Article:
Healthy diets, proper weight management, diabetic monitoring and treatment of concurrent conditions are all imperative to a successful outcome for a diabetic cat.
Getting your cat on the right track early can save you a lot of money and add years to their life.
Next, lets talk about the cost of insulin for cats. Keep reading!
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Weight Loss Tips For Owners Of Obese Cats
;Have your cats weight checked regularly at a pet slimmers clinic or by a veterinary nurse. Regular contact with the pet slimmers nurse can dramatically help with your pets weight loss. Feeding quantities may need adjusting in order to find the correct amount for your pet.
;Weigh out the daily food allowance in the morning, and place it in a container to divide between the allocated meals. This way you are less likely;to overfeed your cat. You can take out a few kibbles to give as treats throughout the day.
;It is important that no extras are added to your cats daily allocated allowance. This includes milk and cat milk.
;Increase your cats exercise levels gently in collaboration with the pet;slimmers nurse, who can help to design an exercise programme. Cats can exercise by use of toys, light torches, etc. Remember, little and often is generally more beneficial for weight loss.
;Place the food in different areas or hide kibbles around the house/room to encourage your cat to exercise more. A food ball or puzzle feeder is also ideal in these situations making the cat work a little to get its food.
;If you have more than one cat, it important to feed them separately and to watch over them when they eat. If just one of the cats is obese, try feeding the others on a high surface that the obese cat cannot jump on to, or perhaps feed them in a box with only a small entry hole that an obese cat cannot squeeze through!
Oral drugs to control diabetes
Treating Other Medical Conditions
To help with diabetes control, any other disease conditions should be diagnosed and treated. Infections can lead to insulin resistance, as can other systemic diseases such as kidney disease, heart disease or overactive adrenal glands. Some of the most common interfering conditions include urinary tract infections and dental disease.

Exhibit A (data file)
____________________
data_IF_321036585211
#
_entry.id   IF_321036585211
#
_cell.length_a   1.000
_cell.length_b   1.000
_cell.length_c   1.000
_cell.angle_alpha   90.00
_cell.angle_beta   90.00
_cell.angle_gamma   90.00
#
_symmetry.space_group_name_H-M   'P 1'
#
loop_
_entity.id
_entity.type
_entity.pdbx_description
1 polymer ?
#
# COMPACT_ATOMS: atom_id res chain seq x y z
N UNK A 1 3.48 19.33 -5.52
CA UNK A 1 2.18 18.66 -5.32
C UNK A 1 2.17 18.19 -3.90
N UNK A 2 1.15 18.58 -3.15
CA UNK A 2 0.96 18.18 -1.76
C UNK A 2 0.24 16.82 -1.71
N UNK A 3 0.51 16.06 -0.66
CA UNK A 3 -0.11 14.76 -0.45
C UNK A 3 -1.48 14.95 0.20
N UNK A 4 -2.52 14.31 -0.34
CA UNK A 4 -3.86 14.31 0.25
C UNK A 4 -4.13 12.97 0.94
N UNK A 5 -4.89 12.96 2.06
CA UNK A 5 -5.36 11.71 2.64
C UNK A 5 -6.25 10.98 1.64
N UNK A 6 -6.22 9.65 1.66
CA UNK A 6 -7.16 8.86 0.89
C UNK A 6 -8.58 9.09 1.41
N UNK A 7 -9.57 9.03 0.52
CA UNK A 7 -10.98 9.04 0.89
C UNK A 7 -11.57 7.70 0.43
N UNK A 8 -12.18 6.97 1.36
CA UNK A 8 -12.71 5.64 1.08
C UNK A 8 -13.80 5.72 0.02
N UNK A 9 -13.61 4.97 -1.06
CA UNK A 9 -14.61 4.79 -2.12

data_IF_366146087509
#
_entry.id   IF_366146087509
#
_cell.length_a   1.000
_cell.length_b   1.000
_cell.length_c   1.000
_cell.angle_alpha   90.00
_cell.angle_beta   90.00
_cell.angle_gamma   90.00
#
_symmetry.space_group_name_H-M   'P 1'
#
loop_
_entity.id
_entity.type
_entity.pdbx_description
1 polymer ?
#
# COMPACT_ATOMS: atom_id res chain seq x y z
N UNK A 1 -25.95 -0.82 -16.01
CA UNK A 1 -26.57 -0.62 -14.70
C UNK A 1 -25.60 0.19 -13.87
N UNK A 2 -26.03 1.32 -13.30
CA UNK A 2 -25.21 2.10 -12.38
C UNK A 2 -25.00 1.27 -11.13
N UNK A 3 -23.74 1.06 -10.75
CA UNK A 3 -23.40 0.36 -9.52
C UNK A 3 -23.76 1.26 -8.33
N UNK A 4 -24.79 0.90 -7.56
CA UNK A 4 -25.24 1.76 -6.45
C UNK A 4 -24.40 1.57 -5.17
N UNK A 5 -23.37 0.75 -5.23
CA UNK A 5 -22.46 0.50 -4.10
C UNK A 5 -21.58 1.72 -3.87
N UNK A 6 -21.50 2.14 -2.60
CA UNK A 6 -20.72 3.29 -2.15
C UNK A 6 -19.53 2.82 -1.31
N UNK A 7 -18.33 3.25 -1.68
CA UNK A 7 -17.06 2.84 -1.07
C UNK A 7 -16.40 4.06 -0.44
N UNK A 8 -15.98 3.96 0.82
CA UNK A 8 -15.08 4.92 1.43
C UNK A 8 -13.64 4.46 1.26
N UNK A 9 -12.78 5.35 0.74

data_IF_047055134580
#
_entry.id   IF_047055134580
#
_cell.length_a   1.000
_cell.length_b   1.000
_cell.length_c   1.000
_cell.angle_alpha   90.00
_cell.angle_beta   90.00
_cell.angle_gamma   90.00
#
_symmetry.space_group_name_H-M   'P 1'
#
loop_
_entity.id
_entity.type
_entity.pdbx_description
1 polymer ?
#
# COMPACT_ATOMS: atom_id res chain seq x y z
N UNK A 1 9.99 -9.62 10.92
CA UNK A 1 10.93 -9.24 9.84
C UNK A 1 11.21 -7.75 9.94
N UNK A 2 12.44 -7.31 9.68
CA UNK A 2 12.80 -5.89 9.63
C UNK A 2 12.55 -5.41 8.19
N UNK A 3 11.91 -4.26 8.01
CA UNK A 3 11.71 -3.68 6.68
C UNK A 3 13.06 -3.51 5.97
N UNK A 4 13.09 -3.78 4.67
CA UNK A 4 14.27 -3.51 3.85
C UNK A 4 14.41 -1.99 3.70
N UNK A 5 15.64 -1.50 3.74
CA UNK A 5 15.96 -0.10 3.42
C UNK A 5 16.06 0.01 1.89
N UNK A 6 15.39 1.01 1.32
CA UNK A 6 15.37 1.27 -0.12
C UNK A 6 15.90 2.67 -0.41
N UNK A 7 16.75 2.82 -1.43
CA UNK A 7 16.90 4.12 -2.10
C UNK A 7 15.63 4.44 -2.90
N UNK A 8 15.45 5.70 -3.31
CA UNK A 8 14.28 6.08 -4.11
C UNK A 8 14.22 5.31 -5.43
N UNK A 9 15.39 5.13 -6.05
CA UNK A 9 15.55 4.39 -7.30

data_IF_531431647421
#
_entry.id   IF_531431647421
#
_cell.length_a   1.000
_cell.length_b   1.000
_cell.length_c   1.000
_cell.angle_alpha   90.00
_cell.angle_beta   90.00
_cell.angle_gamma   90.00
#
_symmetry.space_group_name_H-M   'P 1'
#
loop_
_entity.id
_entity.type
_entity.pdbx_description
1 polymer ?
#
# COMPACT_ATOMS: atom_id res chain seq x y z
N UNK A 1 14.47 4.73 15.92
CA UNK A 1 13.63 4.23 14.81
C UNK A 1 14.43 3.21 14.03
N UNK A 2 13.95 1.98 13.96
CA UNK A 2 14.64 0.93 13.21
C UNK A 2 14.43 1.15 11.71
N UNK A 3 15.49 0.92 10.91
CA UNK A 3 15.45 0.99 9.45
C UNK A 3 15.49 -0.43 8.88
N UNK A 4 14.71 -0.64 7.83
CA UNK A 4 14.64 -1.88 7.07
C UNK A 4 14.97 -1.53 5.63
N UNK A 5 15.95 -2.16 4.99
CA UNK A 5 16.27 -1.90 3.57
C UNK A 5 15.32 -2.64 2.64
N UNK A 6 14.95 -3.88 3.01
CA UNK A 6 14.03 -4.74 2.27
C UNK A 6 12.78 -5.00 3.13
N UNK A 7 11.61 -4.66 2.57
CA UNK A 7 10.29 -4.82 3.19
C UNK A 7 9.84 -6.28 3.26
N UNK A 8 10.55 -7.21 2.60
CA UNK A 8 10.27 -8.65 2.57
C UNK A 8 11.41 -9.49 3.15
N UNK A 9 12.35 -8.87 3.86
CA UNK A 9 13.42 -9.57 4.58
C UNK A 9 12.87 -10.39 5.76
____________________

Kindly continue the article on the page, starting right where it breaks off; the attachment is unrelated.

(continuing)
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Oral Diabetes Drugs For Cats
Oral diabetes medication, such as Glipizide, can be used, but most veterinarians prefer that cats be treated with injectable insulins. The oral medications do not work as well in cats, and its often easier for people to give a cat injections rather than pills. However, there are some circumstances in which oral medication may be used. Some people are very uncomfortable around needles, and some cats will not allow injections, but will eat the oral medication in food.
Natural Support For Feline Diabetes
Exercise Simple, consistent exercise will reduce insulin requirements. It also helps to prevent secondary conditions related to feline diabetes.
Glandular therapy A promising therapy that uses animal tissues and pancreas extracts. Basically, glandular therapy can repair damage to organs and glands, improve hormone production, as well as supplementing nutrients.
Homeopathic treatments for diabetic cats Natural treatment of feline diabetes with homeopathy may include Belladonna 30C, Thuja 30C, Natrum muriaticum 6C, and Phosphorus 6C.
Natural Diet Both dogs and cats respond to a specially formulated, homemade diet. Recommendations vary, but generally dogs are fed a diet of 50-55% premium complex carbohydrate , up to 30% protein and less than 20% fat. Naturally, no simple sugars are allowed. A similar diet is often recommended for cats, but an increasing number of professionals acknowledge that cats are obligate carnivores who need a diet that is primarily meat protein regardless of what condition theyre suffering from. They recommend a high protein diet with as much fiber added as the cat will tolerate.
Example diet for diabetic cats
You may want to begin with just the meat and supplements in the following recipe. Once everything has stabilized, you can slowly add the rest.
With the guidance of a holistic vet or other professional, you could add some of the herbs or supplements listed below.